Bobby (touching his face) and Steve Rubell (foreground) in the 2018 Netflix Documentary, Studio 54. Photo: Courtesy of Netflix

What does it feel like looking out at that crowd?
Well, it’s overwhelming, but you feel safe because you’ve got a lot of security. And it’s very interesting, I mean, it was fascinating. You met amazing people … you knew that you were at the epicenter of something really remarkable. It wasn’t just a nightclub. It was kind of a celebration of people from the arts, dance, fashion, music, theater, entertainment, the gay world; this incredible mix of Manhattanites in the late ’70s, before the AIDS epidemic basically wiped out at least half of the creative people in New York. You had to be very protective of who was inside. On any given evening, you’d have, you know, Rudolph Nureyev, you’d have Chuck Berry, Keith Richards. There was a lot of media, especially on nights when there were parties, like when Dolly Parton showed up — we had decorated the inside of the club like a barnyard, there were animals, bales of hay.

How do you decide who gets in? Are there dress-code tips, tricks?
People ask this all the time, who got in, what was it? There wasn’t a line of people and you went to each person and turned them away. It was like a big boxing ring with ropes all around, and you had three or four bodyguards around you, and people would just walk up. You never said anything, you’re not supposed to talk, you’re supposed to walk up and be recognized. It wasn’t exclusive, really, it was inclusive of people who were of that moment in Manhattan, with an appreciation for diversity, with an eye for fashion. There was an etiquette to Studio 54. You never asked anybody to dance, that was rule number one. You got up and you danced, and you might end up dancing with Catherine Deneuve or anybody, but there was a sense that different rules applied. So you didn’t want to let anybody in who you thought might approach a celebrity, might hassle gay people, anything like that. People would come from out of town to come to the club, and it just wasn’t necessarily a good fit.

Steve wanted a “salad of people,” is what I keep reading.
A lot of wealthy people were there and a lot of celebrities, but there were a lot of kids who were busboys at restaurants in the Village who had a great look. They’d get in. There were a lot of ordinary people eking out a living in Manhattan, going out to have fun, but they knew what the club was about and they knew it was about acceptance and celebration.

Bobby with a young Pheobe Cates. Photo: Sunny Bak

Did people try to bribe you to get in?
Yeah, sure, people offered money, but you would never accept that, because if you did, then they’d show up the next night with all of their friends, everybody who’d been in their wedding. And it wasn’t about that. You couldn’t buy your way in, you know? Now, people used to tip us occasionally on the way out, and my tips often came in cocaine and quaaludes. People would slip me vials of coke, you know, people who were regulars. I was friends with them.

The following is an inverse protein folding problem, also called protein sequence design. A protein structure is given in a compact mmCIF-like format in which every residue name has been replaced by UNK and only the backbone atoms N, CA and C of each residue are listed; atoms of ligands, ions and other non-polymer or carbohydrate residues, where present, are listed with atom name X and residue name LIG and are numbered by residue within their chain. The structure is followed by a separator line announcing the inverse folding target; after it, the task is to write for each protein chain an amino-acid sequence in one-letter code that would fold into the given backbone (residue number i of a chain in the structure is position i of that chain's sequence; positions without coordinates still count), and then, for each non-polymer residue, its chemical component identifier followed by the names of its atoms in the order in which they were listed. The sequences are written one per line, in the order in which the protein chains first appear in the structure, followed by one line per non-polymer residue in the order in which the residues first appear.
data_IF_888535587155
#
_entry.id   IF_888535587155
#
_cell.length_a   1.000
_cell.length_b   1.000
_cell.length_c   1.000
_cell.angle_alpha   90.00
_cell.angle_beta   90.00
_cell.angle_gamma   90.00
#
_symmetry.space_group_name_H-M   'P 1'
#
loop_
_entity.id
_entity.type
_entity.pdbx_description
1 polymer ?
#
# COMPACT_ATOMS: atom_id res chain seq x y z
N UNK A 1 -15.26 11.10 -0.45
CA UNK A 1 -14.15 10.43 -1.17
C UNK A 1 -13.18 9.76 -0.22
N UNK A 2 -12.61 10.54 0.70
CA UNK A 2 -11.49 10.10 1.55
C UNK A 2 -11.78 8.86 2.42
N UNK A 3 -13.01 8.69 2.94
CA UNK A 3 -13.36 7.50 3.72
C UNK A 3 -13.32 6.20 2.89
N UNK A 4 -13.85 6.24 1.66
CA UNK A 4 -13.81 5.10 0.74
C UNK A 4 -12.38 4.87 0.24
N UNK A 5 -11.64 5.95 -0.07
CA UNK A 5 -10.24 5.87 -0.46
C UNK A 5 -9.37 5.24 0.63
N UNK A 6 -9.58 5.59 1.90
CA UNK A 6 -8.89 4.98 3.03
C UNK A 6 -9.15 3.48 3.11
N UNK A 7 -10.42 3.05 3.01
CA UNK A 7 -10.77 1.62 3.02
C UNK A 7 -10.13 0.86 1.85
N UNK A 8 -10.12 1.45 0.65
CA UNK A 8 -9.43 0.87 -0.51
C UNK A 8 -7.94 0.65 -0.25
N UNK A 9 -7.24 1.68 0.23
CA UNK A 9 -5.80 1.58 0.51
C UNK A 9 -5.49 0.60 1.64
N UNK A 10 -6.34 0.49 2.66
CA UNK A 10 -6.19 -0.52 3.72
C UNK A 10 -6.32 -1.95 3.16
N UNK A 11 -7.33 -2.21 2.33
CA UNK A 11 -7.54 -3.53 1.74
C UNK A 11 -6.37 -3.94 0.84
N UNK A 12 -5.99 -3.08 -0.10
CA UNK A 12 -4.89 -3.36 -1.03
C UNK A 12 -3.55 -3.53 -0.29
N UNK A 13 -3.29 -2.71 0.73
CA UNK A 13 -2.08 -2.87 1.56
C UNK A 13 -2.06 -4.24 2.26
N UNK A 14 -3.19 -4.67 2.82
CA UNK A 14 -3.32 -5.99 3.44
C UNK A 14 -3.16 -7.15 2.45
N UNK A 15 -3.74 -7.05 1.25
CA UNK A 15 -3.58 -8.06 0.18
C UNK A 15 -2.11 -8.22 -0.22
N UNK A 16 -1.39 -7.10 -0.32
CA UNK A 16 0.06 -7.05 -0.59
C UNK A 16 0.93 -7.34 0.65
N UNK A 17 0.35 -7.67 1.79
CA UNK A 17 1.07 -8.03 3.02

How much cocaine are we talking?
Cocaine was ubiquitous. The Upper East Side socialites were doing cocaine. The restaurant people were all doing cocaine. The stockbrokers were all doing cocaine. Cocaine was the marijuana of the disco era. I think about 54 as the end of the ’60s, in a way. In terms of the drugs, people had moved from looking inward to just straight up partying. It was a drug that kept you up and dancing for hours and hours, and made you very chatty. Everybody did cocaine in the ladies’ room because the ladies’ room was vast. There’d be a couple of Upper East Siders in black-tie, doing coke with a drag queen. People would do amyl nitrate on the dance floor, poppers, and also quaaludes. People did quaaludes because quaaludes were aphrodisiacs, and there was a lot of sex at Studio 54.

I have heard that, yes! So what was the wildest thing you ever saw at Studio?
The wildest thing was happening every night in the balcony. People would dance, get to know each other, do a little coke, and then go up to the balcony — because it was an old theater, you could hardly see up there — and hook up. Anything went, as long as no one got hurt. I remember there was a couple who came and one of them would be on a leash, and I think the woman was topless. There was a fair amount of nudity. Women would dance, showing their breasts, and guys would wear assless chaps, right? Like Halston’s boyfriend, Victor Hugo, often wore backless chaps. Are you getting a good picture? You wanna hear some stories about what happened at the door?

I do! In just a minute, I want to go back to the secret language at the door.
Well, we would identify certain people that we wouldn’t let in, like we would say, “BBQ house party” if, say, eight straight white guys dressed like John Travolta showed up at the door. We’d see them coming a half a block away and they already were not going to get in.